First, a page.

Drinking smoothies and juices

Avoiding sugar can help our body stop having blood sugar spikes. It’s important to remember, that blood sugar spikes can often feel as a panic attack. I have experienced it before.

Unlike processed sugars, fruits contain fiber that usually helps avoid sugar spikes. I noticed though that having a fruit smoothie first thing in the morning can have a same effect on me as drinking a cup of coffee. Smoothies and juices are quickly absorbed into the bloodstream, which causes a blood sugar spike. Although not all smoothies are the same[3], to avoid anxiety I try to eat whole fruits (and maybe even other carbs) with some healthy fats and protein. I don't drink juice. 

Reading news in the morning or right before sleep

Reading bad news is never good for those who have anxiety disorder, but timing is important.

We can’t put ourselves in the bubble and simply avoid information coming from outside, but what we can do is to try to consume this information in the right time. Morning and night should be sacred time for you as both define how your day and night will go. Your mind is still half asleep in the morning and usually is not guarded enough[4] to receive bad news and process them in a healthy way. Same applies to night: your mind should be relaxed before you sleep as it is much harder to avoid anxiety attacks during that time.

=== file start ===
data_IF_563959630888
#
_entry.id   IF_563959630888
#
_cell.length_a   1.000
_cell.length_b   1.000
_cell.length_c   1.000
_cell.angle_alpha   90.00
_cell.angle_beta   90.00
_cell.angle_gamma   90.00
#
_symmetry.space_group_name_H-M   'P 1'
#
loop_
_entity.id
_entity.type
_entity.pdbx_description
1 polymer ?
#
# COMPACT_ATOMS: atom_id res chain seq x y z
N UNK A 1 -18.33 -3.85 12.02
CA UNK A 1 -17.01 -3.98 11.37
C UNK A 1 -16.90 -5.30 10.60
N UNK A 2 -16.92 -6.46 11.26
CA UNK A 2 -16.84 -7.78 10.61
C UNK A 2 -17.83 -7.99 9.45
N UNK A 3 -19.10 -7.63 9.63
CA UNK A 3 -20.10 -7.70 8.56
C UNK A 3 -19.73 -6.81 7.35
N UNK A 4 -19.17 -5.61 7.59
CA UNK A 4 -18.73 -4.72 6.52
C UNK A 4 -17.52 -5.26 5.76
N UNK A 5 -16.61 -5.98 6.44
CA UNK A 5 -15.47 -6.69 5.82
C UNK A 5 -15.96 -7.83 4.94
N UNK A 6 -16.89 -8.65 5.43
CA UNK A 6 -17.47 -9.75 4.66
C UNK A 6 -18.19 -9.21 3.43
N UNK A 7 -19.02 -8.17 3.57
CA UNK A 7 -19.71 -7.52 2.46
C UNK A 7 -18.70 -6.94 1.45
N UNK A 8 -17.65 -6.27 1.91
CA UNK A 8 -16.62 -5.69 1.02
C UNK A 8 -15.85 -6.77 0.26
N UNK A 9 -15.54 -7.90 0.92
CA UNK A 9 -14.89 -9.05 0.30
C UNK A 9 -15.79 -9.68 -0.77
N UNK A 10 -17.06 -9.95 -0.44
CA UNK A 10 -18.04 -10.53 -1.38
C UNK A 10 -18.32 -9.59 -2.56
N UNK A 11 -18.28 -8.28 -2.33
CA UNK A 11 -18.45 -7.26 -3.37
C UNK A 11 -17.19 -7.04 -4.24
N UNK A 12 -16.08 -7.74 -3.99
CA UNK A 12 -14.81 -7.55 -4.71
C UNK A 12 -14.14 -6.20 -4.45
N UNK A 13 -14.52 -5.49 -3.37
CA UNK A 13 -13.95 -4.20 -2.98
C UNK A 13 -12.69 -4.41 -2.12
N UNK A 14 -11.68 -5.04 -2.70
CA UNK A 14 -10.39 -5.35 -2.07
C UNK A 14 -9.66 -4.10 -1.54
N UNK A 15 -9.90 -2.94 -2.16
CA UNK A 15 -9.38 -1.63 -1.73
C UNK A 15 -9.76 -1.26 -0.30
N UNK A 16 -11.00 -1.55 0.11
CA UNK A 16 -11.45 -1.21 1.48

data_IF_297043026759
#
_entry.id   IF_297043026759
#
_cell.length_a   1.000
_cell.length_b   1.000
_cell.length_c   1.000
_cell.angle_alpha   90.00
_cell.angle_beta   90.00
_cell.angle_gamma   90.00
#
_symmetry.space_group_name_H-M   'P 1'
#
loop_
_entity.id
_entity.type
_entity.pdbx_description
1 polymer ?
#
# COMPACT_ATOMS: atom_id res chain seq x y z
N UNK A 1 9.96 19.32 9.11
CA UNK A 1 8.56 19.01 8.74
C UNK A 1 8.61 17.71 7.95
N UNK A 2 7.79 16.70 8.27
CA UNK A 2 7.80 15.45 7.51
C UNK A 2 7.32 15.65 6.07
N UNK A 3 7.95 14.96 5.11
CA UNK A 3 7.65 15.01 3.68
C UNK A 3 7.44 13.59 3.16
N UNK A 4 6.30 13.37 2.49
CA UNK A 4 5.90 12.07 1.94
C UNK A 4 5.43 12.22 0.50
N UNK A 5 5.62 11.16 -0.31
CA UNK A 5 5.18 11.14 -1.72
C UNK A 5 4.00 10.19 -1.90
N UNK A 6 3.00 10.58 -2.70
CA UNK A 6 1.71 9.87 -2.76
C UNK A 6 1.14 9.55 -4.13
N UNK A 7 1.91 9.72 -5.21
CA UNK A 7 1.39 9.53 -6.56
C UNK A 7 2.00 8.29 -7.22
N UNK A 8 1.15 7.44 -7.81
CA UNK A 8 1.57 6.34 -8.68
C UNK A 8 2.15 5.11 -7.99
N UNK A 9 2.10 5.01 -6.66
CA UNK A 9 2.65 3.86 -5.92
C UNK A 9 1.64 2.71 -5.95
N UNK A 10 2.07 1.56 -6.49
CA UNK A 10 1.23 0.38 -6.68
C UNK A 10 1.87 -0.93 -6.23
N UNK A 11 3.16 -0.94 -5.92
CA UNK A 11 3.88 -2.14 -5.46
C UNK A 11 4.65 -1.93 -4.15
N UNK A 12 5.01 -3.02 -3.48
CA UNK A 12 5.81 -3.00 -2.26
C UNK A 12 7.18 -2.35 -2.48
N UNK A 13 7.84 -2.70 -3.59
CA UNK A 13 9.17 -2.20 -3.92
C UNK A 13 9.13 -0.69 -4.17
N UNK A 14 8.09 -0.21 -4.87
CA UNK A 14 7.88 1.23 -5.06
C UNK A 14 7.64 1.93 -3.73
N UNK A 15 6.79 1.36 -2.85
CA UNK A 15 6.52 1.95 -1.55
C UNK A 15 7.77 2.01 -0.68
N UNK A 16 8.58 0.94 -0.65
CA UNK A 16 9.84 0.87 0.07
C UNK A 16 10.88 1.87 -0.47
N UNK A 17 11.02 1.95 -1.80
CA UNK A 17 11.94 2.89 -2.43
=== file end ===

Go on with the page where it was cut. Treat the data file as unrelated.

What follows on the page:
Being away from nature for a long time

Nature is our original habitat. Maybe that’s why so many of us (including myself) start feeling anxious while staying home or surrounded by city life for a long time.

Studies show that those people who walk in nature have a lower activity of prefrontal cortex. Prefrontal cortex is active during repetitive thoughts that focus on negative emotions[5].

I noticed that if I can’t get out and spend time in nature at least once a week I become much more agitated and restless. I would also like to mention that even a short walk in the park or area with growing trees (if it is possible) makes a difference.

So, these are 5 things that make my anxiety worse, at least that is something I noticed for myself. It doesn't have to be your case, but I would like to encourage you to look more into details: what could it be that maybe compromises your inner peace.


References

[1] Brandon Peters, MD, Adenosine and Sleep, article, January 2020, <https://www.verywellhealth.com/adenosine-and-sleep-3015337>

[2] Cerner Multum, Esomeprazole, July 2019, <https://www.drugs.com/mtm/esomeprazole.html>

[3] Michael Greger, MD, Do Smoothies Cause Overly Rapid Sugar Absorption? article, November 2017, <https://nutritionfacts.org/2017/11/21/do-smoothies-cause-overly-rapid-sugar-absorption/>

[4] Rick Hanson, Ph.D, What do you think about when you first wake up? article, July 2016, <https://www.psychologytoday.com/us/blog/your-wise-brain/201607/what-do-you-think-about-when-you-first-wake>

[5] Gregory N. BratmanJ. Paul HamiltonKevin S. HahnGretchen C. Daily, and James J. Gross, research article, May 2015, <https://www.pnas.org/content/112/28/8567>